Police Chief Campbell speaks on “Trauma and Grace” at Trinity Church
NEW HAVEN — As he prepares to step down as the city’s top law-enforcement officer, Police Chief Anthony Campbell said he hopes to inspire others to act with kindness and grace — as others had for him.
Campbell was the guest speaker at Trinity Episcopal Church on-the-Green in New Haven Sunday morning, and he recounted the support and help he received as a young police officer coming back from a major injury. The chief told the congregation, “Where there is trauma, there is the opportunity for grace to flow.”
Wearing a full uniform, Campbell reflected on his unusual background growing up in the Harlem section of New York City — his mother a corrections officer, his father a drug dealer. Campbell became a cop and was later ordained as a minister after studies at the Yale Divinity School.
“Trauma and Grace” been the theme of the Trinity congregation’s Lenten services, with guest speakers invited to offer their perspectives on the topic.
The police chief told the congregation about a difficult encounter he had when he started in law enforcement, booking and fingerprinting a criminal suspect who was full of rage and hostility toward the police. Diffusing the tension with a piece of candy, the rookie cop said he realized how much he shared with the young man, and the two made a connection.
“We were talking to another as I finger-printed him, and as I shared my life story with him, he shared his life story with me, I found that we had a lot in common. It was simply by the grace of God, that my path had gone in one direction, and his path had gone in another direction,” Campbell recalled.
A year and a half later, Campbell met the man again, in pleasanter circumstances. The formerly hostile criminal detainee had a different message, Campbell told the congregants: “I just wanted to say thank you for treating me with decency and respect, for giving me a moment of peace in a time that was really difficult for me, thank you for acknowledging my humanity.”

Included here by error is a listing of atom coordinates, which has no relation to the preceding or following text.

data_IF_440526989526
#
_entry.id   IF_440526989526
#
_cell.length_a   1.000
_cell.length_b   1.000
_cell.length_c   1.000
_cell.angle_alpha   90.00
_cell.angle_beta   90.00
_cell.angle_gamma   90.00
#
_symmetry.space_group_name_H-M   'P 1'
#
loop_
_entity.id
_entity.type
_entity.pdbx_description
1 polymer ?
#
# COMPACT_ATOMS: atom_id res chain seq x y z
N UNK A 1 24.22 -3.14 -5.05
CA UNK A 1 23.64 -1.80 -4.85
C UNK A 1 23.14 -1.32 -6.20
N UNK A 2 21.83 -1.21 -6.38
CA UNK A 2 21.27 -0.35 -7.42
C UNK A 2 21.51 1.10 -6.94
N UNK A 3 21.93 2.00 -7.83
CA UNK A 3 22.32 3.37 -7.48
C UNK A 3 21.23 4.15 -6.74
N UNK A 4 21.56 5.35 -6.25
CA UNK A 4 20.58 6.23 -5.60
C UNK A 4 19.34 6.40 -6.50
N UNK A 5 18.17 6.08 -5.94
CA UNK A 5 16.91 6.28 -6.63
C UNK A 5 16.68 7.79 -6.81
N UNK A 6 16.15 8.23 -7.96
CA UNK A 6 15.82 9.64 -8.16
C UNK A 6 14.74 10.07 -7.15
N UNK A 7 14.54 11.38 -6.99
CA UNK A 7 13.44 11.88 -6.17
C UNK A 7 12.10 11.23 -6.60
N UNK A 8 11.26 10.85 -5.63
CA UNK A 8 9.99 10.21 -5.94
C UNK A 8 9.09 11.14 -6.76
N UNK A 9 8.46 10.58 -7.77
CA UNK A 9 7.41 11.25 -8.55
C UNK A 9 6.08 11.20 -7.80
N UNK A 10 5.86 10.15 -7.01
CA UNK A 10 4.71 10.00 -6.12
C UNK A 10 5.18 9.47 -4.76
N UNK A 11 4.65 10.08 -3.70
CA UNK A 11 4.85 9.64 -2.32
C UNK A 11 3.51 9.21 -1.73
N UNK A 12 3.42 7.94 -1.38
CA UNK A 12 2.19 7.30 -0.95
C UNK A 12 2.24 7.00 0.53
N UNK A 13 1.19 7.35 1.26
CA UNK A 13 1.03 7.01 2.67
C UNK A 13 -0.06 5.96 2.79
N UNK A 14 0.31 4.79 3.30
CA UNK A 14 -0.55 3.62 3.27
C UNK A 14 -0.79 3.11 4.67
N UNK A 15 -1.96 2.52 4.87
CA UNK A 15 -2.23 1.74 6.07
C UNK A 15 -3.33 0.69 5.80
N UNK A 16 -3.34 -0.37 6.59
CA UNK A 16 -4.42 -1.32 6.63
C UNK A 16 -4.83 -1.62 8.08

The police chief recalled a severe injury he sustained 13 years ago, when a young Bridgeport man ran him over with a car on the street as part of a gang initiation. It looked like Campbell’s law-enforcement career would be over as a result of his grievous injuries — and the young driver was expected to get 20 years in jail.
Campbell requested that the young man get a more lenient sentence — the judge complied with his request and cut the sentence in half — and Campbell eventually recovered and worked again as a police officer. He credited friends and supporters, and his Bible study group, for their help.
Turning to the present, Campbell said each person listening listening to him in the pews had “a grace which lives in each of us.” The police commander said there would come a time for all of them when that kindness could make a big difference.
“If you open your eyes, there’s constant opportunities for us to provide that grace to someone who may be hurting, right amongst us,” he told the worshipers, who gave him a warm round of applause following his speech.
Campbell regularly attends Vertical Church in West Haven.